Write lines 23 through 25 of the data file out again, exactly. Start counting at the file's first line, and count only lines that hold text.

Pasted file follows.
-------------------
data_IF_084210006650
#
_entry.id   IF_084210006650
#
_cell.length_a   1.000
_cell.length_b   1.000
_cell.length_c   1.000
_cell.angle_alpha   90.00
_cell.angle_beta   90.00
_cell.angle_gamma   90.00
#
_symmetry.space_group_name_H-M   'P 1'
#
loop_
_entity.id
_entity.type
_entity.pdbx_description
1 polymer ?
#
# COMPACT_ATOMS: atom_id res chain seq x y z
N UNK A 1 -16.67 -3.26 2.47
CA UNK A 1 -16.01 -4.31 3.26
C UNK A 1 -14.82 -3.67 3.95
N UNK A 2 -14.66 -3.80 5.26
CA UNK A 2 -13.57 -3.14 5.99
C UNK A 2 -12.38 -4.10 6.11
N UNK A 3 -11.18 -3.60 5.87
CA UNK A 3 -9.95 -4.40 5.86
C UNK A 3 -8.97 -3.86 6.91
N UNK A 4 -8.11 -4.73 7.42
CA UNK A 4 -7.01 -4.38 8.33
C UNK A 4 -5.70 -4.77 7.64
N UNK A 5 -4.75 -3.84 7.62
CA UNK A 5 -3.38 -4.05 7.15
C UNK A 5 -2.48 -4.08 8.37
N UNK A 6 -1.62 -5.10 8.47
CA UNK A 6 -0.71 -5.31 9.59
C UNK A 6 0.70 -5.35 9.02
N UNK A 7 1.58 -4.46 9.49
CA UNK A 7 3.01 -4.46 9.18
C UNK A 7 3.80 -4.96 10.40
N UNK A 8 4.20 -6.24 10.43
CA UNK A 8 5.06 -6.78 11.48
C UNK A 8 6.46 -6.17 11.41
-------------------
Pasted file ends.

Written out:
C UNK A 1 -14.82 -3.67 3.95
N UNK A 2 -14.66 -3.80 5.26
CA UNK A 2 -13.57 -3.14 5.99